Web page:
“The way I remember it when the TFC was founded, they were a very young Chorus. They looked like the New England Conservatory Chorus they replaced (I bet there’s a story there! Some chisme/gossip). Today, the TFC is an older Chorus and older voices can sound differently than younger voices. In the past couple months I heard TFC perform several choral works with the BSO and, again, they’re clearly not as good as they used to be, in my opinion. I heard things from the TFC that I would not expect to hear from the Official Chorus of the Boston Symphony Orchestra or any Orchestra Chorus for that matter. For those who don’t know, Orchestra Choruses are supposed to be the very best around to match the orchestra they serve as the resident/permanent Chorus for. So recently when listening to TFC, once again, I thought: What’s happened to them? I don’t think I will be asking that again. I can list a few examples of what I heard: I heard the tenor voices cracking/breaking in one part of Beethoven’s Ninth (I’ve never heard that from any other Orchestra Chorus), I heard shrill/screaming/fluttering-wobbling sounds coming from their soprano section in Mahler’s Symphony No. 2 (“The Resurrection”) as well as Beethoven’s Ninth on the highest notes of both works. The sopranos sounded like they were cackling/screaming on some of the highest notes in the Beethoven. The entire TFC sounded like they were struggling some at the very loud choral ending of the Mahler. Someone may say, “you’re nitpicking.” I’m telling you what I heard from listening objectively and without any partiality, and I see no need for anyone to make apologies for an Orchestra Chorus or rush to their defence. Tell it like it is. These things are not what one expects from a well-prepared, highly-trained Orchestra Chorus. In some of their performances I heard consonants that were not together, as if John Oliver said: “oh that’s close enough.” In Beethoven’s Ninth, I heard final “t’s” that were splat; that were not together in one place on the word “zelt”. That should have been drilled/set in rehearsal (“Chorus, the ‘t’ of zelt goes on the _____ beat. Mark that in your scores in red.”) Upon reflection, maybe that’s the problem. They didn’t use their scores and sang “from memory” and some couldn’t remember where the “t” of zelt was supposed to be? ”

    You don’t miss much do you? :-) Good ear!! It does sound like their standards have slumped, but the average person in the audience is probably unaware of it….not having any choral training.

  3. Dan

    Anyone who says that vibrato doesn’t matter is a fucking idiot and doesn’t know much about choral music or music in general…..because some pop singers sing with vibrato and it can be just as bad with them. I’m not convinced that dude from the TFC was really from the TFC. I half-way think he was trolling you.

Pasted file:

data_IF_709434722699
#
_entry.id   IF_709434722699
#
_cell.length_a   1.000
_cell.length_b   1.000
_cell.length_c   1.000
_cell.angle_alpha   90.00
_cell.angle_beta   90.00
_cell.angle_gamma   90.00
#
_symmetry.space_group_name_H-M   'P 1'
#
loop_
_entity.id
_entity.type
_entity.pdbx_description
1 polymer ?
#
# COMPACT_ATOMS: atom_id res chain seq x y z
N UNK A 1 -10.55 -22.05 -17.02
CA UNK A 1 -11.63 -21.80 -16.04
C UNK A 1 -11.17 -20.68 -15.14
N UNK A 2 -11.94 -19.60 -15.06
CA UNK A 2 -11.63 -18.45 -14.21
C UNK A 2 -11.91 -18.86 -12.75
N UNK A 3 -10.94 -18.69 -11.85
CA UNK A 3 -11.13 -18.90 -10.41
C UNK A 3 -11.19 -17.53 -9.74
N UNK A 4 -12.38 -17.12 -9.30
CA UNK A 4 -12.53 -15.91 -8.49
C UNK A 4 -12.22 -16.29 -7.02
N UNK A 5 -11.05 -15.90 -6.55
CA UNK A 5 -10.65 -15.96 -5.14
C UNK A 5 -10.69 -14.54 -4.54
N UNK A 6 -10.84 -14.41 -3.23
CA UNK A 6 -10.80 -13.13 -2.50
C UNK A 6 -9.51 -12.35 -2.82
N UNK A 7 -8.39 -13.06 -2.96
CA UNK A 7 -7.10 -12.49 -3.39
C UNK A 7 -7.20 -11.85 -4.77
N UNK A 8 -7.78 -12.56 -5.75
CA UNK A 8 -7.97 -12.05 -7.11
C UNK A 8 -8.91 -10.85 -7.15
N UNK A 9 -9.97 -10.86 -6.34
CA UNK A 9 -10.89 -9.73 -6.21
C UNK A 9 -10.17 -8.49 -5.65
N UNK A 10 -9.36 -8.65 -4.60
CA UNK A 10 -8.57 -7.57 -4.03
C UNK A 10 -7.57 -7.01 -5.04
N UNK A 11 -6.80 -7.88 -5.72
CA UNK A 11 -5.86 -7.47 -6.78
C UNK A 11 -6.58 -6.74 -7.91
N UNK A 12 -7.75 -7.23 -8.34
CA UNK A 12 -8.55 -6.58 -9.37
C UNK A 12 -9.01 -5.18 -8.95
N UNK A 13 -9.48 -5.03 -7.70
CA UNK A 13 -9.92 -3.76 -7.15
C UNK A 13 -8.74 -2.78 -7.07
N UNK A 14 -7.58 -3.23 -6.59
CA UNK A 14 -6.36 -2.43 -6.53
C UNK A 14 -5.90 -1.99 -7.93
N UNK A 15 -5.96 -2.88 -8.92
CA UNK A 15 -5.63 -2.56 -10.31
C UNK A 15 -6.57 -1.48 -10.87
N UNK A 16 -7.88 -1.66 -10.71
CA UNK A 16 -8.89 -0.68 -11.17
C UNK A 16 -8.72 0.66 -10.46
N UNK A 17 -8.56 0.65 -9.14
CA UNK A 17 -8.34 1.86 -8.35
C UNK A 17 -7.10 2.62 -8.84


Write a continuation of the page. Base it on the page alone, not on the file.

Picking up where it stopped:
Vibrato is so important that I’ve known of choirs who sang with no vibrato at all but some of their singers would step out of the choir and sing a solo WITH vibrato, then return to the choir and sing without vibrato. It was like the director allowed them to have vibrato as a soloist but not as part of the choir.

    Then there’s TFC where we’re told that vibrato doesn’t matter. Maybe that’s why they sound the way they do and I agree maybe the new guy directing them will change that. Wish him well.

  4. San Francisco Resident

    This was reported in the local media about the SF Symphony Chorus celebrating Vance George’s birthday before he retired as Chorus Director. He walked into the room and they sang this schmaltzy rendition of Happy Birthday to him. When it was over he thanked them and said in his usual dry way, “we won’t be needing that vibrato anymore” to which the SFSC erupted into laughter. I was reminded of that story after reading this article and the comment from the TFC chorus member. As pink barrio responded – serious musicians do care about vibrato and we had the highest respect for Vance George when he was here. Just wanted to say that.

    My own opinion is that I don’t mind vibrato with soloists as long as it’s not too wild. I’ve heard some soloists where I couldn’t distinguish which pitches they were singing because of their overuse of vibrato.

  5. Wes in Arlington

    Hola pink barrio – as always, appreciate your passing mention of my alma mater (UMD) and the fabulous University of Maryland Chorus which I can confirm didn’t sing with vibrato.

    Don’t know if it’s okay to say this but I agree with Conservatory Student that the guy from the Tanglewood Festival Chorus seemed overly defensive and seemed like he got too emotional by some things you wrote and only read bits and pieces of the article. He wanted only glowing praise.

    I haven’t heard the TFC in years….used to see them during the holidays with the Boston Pops over PBS.